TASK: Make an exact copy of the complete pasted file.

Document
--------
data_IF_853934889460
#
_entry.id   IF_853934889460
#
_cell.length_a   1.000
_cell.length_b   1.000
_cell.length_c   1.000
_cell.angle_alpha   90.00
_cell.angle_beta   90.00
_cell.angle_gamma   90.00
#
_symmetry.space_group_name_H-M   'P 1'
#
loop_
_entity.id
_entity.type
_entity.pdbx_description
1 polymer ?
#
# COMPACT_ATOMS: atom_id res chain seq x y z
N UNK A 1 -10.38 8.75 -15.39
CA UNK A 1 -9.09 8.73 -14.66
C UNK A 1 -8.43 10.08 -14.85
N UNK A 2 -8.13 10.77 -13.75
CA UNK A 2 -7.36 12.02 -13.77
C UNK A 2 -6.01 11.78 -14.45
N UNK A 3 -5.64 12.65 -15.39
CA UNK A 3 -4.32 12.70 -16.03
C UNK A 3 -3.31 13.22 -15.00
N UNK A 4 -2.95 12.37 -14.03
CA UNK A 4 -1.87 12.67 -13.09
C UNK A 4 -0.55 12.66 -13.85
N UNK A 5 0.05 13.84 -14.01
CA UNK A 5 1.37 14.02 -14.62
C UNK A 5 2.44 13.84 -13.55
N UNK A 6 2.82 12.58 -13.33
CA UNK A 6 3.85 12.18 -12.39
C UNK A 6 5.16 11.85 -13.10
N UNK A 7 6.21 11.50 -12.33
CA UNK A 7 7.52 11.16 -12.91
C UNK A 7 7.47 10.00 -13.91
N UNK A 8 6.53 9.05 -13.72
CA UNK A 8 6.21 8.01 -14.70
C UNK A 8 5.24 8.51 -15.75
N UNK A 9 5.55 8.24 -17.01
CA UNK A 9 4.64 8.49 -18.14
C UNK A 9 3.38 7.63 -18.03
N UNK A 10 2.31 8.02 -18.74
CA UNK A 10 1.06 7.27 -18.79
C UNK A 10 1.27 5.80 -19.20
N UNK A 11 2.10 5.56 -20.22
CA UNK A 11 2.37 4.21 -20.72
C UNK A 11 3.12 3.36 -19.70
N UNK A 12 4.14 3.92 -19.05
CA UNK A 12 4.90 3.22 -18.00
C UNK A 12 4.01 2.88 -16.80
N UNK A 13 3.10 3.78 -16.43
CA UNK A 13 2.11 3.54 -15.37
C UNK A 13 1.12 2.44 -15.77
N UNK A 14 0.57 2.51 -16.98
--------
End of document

data_IF_853934889460
#
_entry.id   IF_853934889460
#
_cell.length_a   1.000
_cell.length_b   1.000
_cell.length_c   1.000
_cell.angle_alpha   90.00
_cell.angle_beta   90.00
_cell.angle_gamma   90.00
#
_symmetry.space_group_name_H-M   'P 1'
#
loop_
_entity.id
_entity.type
_entity.pdbx_description
1 polymer ?
#
# COMPACT_ATOMS: atom_id res chain seq x y z
N UNK A 1 -10.38 8.75 -15.39
CA UNK A 1 -9.09 8.73 -14.66
C UNK A 1 -8.43 10.08 -14.85
N UNK A 2 -8.13 10.77 -13.75
CA UNK A 2 -7.36 12.02 -13.77
C UNK A 2 -6.01 11.78 -14.45
N UNK A 3 -5.64 12.65 -15.39
CA UNK A 3 -4.32 12.70 -16.03
C UNK A 3 -3.31 13.22 -15.00
N UNK A 4 -2.95 12.37 -14.03
CA UNK A 4 -1.87 12.67 -13.09
C UNK A 4 -0.55 12.66 -13.85
N UNK A 5 0.05 13.84 -14.01
CA UNK A 5 1.37 14.02 -14.62
C UNK A 5 2.44 13.84 -13.55
N UNK A 6 2.82 12.58 -13.33
CA UNK A 6 3.85 12.18 -12.39
C UNK A 6 5.16 11.85 -13.10
N UNK A 7 6.21 11.50 -12.33
CA UNK A 7 7.52 11.16 -12.91
C UNK A 7 7.47 10.00 -13.91
N UNK A 8 6.53 9.05 -13.72
CA UNK A 8 6.21 8.01 -14.70
C UNK A 8 5.24 8.51 -15.75
N UNK A 9 5.55 8.24 -17.01
CA UNK A 9 4.64 8.49 -18.14
C UNK A 9 3.38 7.63 -18.03
N UNK A 10 2.31 8.02 -18.74
CA UNK A 10 1.06 7.27 -18.79
C UNK A 10 1.27 5.80 -19.20
N UNK A 11 2.10 5.56 -20.22
CA UNK A 11 2.37 4.21 -20.72
C UNK A 11 3.12 3.36 -19.70
N UNK A 12 4.14 3.92 -19.05
CA UNK A 12 4.90 3.22 -18.00
C UNK A 12 4.01 2.88 -16.80
N UNK A 13 3.10 3.78 -16.43
CA UNK A 13 2.11 3.54 -15.37
C UNK A 13 1.12 2.44 -15.77
N UNK A 14 0.57 2.51 -16.98